Italy was lovely – Genoa’s a gorgeous city in a slightly ‘crumbling grandeur’ sort of way, with nice people. Old ladies waved to the protestors from their balconies. The farmers union ran a fantastic cafe with local sausages and the best ravioli I’ve ever eaten. Apart from that there were lots of cops, armoured cars, tear gas, planning meetings in four languages, a Manu Chao concert... all the usual stuff.

You were in the Diaz School where the ((i))ndymedia centre was located when the cops violently raided that place and you spent several days in jail after that. You went back to Genoa several times to give evidence in court against the police. What has come from all of that?

I went back twice as a witness for the prosecution, which was nice as I got to see the bits of Genoa that were barricaded off during the protests.

Their first case concerned the events at the school (actually across the road from the IndyMedia centre) which was being used as a dorm. The police raided the school around midnight and beat up everyone in the building. Sixty people were hospitalised and these and 30-odd others taken into custody.

The police claimed they were looking for members of the ‘black bloc’. There had been a ‘black bloc’ on the second day of the protests which had formed up at a park a kilometre or so to the west of the school and spent that day mostly wandering about a bit aimlessly. But with regard to the G8 protests at Genoa, ‘black bloc’ became a rather all-purpose term used by the police, political parties and media to describe anybody who fought the police, rather than any specific group of people. It’s hard to know whether the police had been misinformed, just raided the school randomly or were just totally clueless.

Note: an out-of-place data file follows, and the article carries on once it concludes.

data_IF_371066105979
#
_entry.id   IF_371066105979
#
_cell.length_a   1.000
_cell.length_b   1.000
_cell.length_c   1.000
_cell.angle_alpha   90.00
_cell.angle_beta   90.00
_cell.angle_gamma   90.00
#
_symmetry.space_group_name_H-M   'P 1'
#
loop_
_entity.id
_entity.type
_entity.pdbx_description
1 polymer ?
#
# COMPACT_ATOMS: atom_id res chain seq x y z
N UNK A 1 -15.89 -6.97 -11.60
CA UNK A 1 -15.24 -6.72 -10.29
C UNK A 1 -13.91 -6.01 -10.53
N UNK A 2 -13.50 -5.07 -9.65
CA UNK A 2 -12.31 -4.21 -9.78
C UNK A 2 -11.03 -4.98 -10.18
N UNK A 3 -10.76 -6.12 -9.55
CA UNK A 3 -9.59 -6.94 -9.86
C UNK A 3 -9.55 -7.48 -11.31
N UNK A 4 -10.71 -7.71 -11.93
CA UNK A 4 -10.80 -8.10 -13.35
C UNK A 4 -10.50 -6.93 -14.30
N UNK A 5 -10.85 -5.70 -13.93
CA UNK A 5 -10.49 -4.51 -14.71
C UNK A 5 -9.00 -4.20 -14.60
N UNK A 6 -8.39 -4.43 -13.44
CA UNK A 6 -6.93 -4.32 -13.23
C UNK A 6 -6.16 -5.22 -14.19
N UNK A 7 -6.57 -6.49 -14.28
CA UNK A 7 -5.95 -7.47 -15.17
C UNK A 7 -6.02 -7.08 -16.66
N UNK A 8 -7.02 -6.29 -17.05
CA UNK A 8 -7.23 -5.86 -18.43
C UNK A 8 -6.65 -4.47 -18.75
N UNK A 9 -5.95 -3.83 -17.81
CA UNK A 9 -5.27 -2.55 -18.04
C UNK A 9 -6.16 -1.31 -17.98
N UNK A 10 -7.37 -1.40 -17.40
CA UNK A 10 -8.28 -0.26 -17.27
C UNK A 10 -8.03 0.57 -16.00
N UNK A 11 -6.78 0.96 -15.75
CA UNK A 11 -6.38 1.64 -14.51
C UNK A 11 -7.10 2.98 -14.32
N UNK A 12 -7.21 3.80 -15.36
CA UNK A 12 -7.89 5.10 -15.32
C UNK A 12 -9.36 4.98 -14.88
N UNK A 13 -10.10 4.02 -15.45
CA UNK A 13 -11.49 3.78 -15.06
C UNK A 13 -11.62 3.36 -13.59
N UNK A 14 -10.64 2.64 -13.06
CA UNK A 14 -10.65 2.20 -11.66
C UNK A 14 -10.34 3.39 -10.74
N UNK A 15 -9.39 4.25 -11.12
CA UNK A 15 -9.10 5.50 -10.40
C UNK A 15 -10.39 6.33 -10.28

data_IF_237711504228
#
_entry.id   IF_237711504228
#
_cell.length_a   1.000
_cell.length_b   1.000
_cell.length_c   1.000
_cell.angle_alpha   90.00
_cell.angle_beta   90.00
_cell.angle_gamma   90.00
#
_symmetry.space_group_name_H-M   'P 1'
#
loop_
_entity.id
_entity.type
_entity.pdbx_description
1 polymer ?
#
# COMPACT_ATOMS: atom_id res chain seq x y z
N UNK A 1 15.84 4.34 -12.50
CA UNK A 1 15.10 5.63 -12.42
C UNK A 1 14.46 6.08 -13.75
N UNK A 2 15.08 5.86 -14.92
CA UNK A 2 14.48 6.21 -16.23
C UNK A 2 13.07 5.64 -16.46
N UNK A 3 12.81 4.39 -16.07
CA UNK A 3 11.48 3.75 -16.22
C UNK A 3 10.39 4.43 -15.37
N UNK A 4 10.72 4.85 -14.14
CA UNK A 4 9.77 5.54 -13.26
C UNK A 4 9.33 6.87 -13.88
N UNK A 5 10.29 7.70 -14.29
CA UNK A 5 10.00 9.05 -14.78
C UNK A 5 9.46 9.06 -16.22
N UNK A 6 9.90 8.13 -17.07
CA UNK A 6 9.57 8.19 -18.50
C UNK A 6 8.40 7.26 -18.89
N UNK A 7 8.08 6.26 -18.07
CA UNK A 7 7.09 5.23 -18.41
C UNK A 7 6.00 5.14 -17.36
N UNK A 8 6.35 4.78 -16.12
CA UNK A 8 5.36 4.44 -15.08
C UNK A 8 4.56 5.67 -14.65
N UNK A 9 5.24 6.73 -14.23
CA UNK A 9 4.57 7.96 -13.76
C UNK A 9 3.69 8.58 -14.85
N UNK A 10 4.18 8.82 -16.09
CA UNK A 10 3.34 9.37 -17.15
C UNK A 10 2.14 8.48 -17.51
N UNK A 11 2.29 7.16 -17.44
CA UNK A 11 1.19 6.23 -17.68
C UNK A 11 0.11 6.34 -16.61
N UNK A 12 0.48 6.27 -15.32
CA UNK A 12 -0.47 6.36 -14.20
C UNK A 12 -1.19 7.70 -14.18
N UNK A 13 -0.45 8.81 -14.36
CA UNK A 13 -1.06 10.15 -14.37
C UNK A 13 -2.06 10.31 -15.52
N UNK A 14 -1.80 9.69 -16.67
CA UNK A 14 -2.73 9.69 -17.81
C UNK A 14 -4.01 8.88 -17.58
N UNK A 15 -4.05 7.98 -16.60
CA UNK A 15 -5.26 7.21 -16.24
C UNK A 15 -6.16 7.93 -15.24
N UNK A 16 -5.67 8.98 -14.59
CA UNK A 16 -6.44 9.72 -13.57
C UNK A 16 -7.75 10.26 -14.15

Most of those from the school ended up at the Bolzaneto police barracks out in the ‘burbs, where people were again assaulted and variously mistreated before being moved to a prison in Pavia.

Police put on an impressive display of vegetable knives, bits of wood and other supposed weapons they found at the school. During the trials a senior police officer admitted planting a couple of Molotov cocktails in the school, which police later mysteriously misplaced.